Memorable Memoirs: Barbara Robinette Moss’s “Change Me into Zeus’s Daughter”

Barbara Robinette Moss's Change Me into Zeus's DaughterChange Me into Zeus’s Daughter is an examination of the author’s youth; growing up verbally and physically abused by her alcoholic father, willing to risk eating poisoned corn to satiate her endless hunger, and sharing a ramshackle home with her mom and eight siblings in rural Alabama.

Moss, with pitch perfect prose, describes a father who is gone more than around, which is mostly preferable given his propensity for inflicting pain:

I had just turned seven years and didn’t think Dad’s disappearance was such a bad thing; no more dishes shattering into the wall, no more whiskey breath and smell of urine, no more fear of being discovered, of having to peek into a room before entering to see if he was slumped in a chair waiting for you to walk within his reach.

“Now I’ve got ya,” he would shout, like he had just caught a raccoon raiding the corn patch, pulling his leather belt from the loops as the unwary one struggled to get free. You didn’t have to do anything – anything at all – to get pinched, poked, shoved or hit, just be where he could reach you when he was drunk. “You belong to me and I’ll do with you what I want.”

 Unless, which often happened, he decided you didn’t belong to him at all.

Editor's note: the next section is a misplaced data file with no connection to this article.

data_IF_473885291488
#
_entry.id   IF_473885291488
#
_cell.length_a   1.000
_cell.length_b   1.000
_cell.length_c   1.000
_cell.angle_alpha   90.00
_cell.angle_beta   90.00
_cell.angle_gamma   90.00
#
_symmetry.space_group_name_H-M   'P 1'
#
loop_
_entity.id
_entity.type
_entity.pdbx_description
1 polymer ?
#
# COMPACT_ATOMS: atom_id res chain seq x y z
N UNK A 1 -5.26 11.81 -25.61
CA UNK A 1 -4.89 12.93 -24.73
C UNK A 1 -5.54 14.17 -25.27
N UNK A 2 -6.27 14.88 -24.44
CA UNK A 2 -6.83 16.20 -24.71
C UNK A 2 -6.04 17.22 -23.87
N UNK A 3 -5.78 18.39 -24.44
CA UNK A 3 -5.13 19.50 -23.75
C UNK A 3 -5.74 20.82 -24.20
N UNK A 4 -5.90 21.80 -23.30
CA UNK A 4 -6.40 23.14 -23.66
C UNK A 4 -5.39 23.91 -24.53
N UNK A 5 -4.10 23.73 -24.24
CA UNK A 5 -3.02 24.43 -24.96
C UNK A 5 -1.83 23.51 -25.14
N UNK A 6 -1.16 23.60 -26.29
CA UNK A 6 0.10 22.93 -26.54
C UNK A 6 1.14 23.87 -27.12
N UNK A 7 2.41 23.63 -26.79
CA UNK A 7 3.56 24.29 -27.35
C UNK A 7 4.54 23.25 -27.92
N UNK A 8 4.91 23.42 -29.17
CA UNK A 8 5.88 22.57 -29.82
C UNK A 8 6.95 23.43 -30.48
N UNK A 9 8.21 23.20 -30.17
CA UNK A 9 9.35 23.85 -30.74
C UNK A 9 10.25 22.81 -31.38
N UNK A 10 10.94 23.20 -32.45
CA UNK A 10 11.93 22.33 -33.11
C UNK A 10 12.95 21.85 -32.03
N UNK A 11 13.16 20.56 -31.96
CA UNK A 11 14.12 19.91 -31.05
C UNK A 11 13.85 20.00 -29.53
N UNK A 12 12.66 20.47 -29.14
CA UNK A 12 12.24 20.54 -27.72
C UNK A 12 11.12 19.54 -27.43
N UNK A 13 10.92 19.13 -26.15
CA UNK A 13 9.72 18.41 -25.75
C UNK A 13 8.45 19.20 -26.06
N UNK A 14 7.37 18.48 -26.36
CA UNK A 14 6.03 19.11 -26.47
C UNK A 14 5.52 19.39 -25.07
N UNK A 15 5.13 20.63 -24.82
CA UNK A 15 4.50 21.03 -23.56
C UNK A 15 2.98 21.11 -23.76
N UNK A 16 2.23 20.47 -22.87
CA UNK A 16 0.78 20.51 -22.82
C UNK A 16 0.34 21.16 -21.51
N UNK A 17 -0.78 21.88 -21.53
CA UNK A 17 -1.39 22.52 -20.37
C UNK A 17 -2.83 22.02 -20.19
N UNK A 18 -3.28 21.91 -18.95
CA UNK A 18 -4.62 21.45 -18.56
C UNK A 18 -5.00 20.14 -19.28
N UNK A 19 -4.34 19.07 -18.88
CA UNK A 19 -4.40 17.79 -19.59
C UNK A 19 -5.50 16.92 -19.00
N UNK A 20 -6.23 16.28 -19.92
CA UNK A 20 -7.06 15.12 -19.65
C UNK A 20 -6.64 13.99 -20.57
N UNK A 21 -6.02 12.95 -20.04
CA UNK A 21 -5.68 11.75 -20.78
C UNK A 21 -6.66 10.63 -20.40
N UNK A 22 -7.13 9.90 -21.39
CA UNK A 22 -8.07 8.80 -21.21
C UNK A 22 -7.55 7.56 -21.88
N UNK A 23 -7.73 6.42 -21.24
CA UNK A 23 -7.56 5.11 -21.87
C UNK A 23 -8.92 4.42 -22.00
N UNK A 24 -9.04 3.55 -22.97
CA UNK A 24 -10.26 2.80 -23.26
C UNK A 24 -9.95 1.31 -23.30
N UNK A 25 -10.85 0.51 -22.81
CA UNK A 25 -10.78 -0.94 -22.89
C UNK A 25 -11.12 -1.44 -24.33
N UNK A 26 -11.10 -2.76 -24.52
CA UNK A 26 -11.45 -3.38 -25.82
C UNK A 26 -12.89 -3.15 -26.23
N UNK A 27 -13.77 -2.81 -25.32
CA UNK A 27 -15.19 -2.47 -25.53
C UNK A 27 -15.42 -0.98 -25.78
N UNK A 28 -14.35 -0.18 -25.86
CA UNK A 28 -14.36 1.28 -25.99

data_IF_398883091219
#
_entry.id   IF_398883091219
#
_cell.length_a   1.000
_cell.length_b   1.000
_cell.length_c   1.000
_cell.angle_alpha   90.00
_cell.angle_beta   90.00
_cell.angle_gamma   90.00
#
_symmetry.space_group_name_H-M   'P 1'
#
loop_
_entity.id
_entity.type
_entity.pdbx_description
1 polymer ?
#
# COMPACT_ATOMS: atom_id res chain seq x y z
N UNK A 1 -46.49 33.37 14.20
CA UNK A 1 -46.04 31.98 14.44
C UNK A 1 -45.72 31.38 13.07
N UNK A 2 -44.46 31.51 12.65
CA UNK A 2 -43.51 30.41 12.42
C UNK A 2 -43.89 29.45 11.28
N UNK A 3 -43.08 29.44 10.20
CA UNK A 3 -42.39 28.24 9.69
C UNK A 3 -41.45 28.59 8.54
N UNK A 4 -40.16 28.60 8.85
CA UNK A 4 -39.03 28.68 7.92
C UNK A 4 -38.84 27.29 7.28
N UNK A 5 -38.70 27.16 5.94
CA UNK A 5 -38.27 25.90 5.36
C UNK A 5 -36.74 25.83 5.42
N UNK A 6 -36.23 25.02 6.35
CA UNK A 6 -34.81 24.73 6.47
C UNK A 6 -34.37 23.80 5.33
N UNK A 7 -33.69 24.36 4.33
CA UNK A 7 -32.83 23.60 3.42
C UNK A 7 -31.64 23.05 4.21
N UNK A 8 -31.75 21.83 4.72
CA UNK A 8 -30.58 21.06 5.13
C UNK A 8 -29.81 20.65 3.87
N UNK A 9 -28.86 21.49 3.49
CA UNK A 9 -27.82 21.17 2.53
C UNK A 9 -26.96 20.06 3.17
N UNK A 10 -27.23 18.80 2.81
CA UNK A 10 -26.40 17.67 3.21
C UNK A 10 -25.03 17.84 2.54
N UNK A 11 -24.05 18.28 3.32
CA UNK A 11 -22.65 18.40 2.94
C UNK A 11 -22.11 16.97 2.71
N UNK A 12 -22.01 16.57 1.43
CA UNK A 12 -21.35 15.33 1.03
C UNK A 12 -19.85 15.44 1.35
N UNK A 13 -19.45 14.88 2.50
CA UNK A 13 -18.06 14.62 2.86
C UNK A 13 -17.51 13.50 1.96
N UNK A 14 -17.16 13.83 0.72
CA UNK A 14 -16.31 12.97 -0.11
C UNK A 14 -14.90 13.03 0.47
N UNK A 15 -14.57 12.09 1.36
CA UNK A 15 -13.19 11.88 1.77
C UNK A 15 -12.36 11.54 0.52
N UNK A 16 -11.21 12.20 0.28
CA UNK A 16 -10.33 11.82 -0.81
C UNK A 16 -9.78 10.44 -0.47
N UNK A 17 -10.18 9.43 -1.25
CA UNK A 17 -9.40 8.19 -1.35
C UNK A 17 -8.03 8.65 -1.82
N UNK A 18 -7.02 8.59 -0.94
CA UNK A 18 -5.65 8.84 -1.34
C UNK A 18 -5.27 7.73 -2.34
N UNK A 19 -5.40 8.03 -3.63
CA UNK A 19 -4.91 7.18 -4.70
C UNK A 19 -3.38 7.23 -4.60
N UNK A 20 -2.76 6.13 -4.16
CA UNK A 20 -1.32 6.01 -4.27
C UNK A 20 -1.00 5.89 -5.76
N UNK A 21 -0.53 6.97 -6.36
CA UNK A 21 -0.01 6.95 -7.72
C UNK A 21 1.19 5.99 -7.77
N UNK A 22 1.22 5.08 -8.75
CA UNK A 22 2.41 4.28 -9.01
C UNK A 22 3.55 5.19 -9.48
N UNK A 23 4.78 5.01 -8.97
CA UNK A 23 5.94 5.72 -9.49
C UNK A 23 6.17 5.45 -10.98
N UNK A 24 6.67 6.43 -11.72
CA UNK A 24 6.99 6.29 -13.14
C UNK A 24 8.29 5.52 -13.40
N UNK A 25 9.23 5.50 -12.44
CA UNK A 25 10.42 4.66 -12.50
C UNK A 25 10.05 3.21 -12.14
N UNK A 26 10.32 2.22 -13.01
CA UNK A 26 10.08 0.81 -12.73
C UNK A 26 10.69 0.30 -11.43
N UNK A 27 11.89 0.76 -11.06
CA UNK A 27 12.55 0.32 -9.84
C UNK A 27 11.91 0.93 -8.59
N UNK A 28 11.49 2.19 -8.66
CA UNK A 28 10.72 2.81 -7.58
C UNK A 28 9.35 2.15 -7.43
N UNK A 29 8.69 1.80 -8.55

The whole, awful time, Moss’s mother, Dorris is pathologically, unconditionally devoted to her brutal, irresponsible husband. Her weakness makes her unable to protect her children from his drunken rampages, and his bizarre three in the morning routine of waking the kids up and demanding they clean the house – or else – inside and out.

To make matters even worse, Moss has to live with a face – a “Silly Putty-stretched face” –  disfigured by malnutrition. Even so, to characterize Moss’s memoir as all sad and hopeless would be far from right. There is humor and sweetness in her depictions of her siblings, who, despite the large number of them, are each distinctly drawn and indelibly stamped on the reader’s mind. There are priceless anecdotes about other colorful family members or neighbors whose life stations, and psychological circumstances, are not far removed from the author’s troubling childhood environment. Saddled with these extreme disadvantages – and some might argue because of them – Moss grows up to be a superb writer, and an accomplished artist.

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